Nice or Jerk wins? It depends

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Nice or Jerk wins? It depends

Post by reboot on Sun Jul 19, 2015 1:38 am

I am catching up on reading post surgery and read this article. Apparently the answer to the age old question of whether being an asshole is beneficial is it depends on context, likelihood you will meet the target of your assholdom in the future, and if your behavior benefits the group.

As always with social science research, most studies cited involve students, so salt appropriately
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Re: Nice or Jerk wins? It depends

Post by kath on Sun Jul 19, 2015 2:46 am

Gotta start making sure I power pose more Wink

And share my ill-gotten gains with my buds. Forever. Nicely (to them).

Also this makes all the sense:

Article wrote:He believes that the most effective people are “disagreeable givers”—that is, people willing to use thorny behavior to further the well-being and success of others.

[...]

Smile at the customer. Take the initiative. Tweak a few rules. Steal cookies for your colleagues. Don’t puncture the impression that you know what you’re doing. Let the other person fill the silence. Get comfortable with discomfort. Don’t privilege your own feelings. Ask who you’re really protecting. Be tough and humane. Challenge ideas, not the people who hold them. Don’t be a slave to type. And above all, don’t affix nasty, scatological labels to people.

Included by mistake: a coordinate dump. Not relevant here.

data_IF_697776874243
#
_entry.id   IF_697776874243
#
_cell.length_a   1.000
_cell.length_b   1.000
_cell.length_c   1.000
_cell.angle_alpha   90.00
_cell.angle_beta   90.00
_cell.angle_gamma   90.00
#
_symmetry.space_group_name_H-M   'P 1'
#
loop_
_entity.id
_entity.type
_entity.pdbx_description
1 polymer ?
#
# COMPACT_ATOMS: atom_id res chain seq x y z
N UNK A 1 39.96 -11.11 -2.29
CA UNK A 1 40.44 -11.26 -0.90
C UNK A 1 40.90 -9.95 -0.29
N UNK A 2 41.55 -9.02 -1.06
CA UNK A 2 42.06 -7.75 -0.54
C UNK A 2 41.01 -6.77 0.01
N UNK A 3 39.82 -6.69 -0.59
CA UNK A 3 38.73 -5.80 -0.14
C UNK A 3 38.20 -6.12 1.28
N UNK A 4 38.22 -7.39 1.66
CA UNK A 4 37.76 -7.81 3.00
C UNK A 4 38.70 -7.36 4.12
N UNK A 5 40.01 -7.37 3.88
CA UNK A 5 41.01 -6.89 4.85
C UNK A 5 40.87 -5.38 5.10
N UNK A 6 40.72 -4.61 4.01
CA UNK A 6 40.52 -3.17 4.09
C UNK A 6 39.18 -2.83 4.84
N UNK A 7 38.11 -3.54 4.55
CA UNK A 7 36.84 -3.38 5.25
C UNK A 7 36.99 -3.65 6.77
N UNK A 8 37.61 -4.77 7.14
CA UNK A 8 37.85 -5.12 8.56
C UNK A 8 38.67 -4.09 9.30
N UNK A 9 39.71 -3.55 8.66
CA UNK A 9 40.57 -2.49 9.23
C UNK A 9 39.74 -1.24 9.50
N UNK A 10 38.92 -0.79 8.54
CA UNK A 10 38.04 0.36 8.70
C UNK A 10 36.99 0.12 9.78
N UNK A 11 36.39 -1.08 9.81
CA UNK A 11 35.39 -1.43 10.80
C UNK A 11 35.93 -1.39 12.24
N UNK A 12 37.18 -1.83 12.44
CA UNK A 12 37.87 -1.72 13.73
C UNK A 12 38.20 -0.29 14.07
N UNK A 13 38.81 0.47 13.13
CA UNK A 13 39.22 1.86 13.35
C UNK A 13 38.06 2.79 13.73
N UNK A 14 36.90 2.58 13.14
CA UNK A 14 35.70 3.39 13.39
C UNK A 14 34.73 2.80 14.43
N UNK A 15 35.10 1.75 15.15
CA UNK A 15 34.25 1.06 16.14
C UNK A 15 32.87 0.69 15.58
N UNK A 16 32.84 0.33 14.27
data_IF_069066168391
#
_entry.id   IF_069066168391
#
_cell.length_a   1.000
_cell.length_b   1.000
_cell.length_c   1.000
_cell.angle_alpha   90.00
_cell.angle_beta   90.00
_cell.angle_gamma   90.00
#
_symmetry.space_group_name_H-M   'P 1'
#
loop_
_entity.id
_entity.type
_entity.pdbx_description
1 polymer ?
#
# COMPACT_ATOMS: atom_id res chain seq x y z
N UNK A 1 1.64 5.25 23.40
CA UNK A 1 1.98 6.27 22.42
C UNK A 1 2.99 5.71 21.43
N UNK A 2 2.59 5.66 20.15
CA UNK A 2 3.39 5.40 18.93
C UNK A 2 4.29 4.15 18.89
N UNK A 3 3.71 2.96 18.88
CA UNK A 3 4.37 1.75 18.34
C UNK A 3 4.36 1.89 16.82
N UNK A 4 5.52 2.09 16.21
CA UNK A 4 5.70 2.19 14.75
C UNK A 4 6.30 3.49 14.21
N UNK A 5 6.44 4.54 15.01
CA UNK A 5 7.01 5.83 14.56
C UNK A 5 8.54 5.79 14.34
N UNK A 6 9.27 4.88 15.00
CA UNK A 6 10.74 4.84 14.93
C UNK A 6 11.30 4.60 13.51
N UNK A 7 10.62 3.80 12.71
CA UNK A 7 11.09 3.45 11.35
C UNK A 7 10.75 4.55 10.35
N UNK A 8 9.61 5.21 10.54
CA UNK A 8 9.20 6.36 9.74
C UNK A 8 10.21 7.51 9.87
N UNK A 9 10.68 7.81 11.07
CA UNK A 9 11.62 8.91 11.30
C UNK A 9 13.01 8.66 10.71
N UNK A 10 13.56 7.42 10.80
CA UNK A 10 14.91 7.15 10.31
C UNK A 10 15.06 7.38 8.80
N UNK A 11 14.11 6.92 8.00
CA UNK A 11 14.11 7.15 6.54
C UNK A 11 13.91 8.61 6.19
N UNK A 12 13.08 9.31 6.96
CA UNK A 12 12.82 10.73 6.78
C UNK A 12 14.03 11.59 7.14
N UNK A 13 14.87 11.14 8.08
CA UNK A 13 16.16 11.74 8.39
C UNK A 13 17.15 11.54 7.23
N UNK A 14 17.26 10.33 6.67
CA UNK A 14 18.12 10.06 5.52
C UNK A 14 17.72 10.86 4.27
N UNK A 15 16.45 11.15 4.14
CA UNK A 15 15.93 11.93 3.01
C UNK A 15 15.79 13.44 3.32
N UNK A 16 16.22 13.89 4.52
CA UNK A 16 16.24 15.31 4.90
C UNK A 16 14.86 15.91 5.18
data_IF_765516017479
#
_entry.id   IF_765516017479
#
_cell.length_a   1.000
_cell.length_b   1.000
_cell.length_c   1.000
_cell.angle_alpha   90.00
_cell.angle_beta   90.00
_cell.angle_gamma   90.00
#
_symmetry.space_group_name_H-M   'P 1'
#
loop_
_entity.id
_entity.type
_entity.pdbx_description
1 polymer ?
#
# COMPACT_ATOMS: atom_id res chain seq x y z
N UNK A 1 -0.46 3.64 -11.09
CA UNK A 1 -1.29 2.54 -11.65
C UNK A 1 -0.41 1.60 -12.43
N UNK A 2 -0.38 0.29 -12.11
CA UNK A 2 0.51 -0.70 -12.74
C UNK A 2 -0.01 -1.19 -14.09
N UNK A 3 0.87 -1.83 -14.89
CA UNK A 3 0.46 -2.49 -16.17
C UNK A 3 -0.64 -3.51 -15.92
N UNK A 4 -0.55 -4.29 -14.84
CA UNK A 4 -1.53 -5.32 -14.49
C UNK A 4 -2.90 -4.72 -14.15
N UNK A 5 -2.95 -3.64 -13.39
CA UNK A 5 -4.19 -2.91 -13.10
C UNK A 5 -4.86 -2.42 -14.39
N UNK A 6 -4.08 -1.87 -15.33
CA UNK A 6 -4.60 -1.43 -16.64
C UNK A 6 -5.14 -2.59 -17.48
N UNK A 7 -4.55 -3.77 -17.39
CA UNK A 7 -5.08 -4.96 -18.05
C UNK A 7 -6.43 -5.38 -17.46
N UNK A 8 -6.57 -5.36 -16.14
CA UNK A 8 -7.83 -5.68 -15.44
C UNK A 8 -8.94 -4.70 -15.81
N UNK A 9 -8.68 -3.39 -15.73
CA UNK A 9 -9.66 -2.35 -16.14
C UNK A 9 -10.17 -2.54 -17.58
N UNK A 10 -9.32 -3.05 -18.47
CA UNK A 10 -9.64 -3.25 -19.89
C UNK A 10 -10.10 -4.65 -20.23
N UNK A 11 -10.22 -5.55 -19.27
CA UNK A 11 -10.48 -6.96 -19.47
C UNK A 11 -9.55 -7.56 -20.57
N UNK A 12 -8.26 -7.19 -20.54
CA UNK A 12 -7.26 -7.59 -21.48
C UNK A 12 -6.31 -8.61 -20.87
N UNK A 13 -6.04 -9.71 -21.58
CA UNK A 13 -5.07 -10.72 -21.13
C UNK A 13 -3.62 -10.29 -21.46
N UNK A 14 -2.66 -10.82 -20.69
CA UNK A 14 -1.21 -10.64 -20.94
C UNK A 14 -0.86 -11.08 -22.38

I feel like that wrapped up in a really ... unsurprising place.

OH BUT ALSO ....

I think there are ways to practice being disagreeable that generally agreeable people (I consider myself to be generally agreeable) can come around to. Being polite and humane makes telling someone their point of view isn't the be all and end all of reality feel a lot less like stamping on their feelings (er, because it will not be that). And the "specific, kind and actionable" framework for providing feedback makes it a lot easier to raise concerns, even if you prefer not to damage group dynamics.
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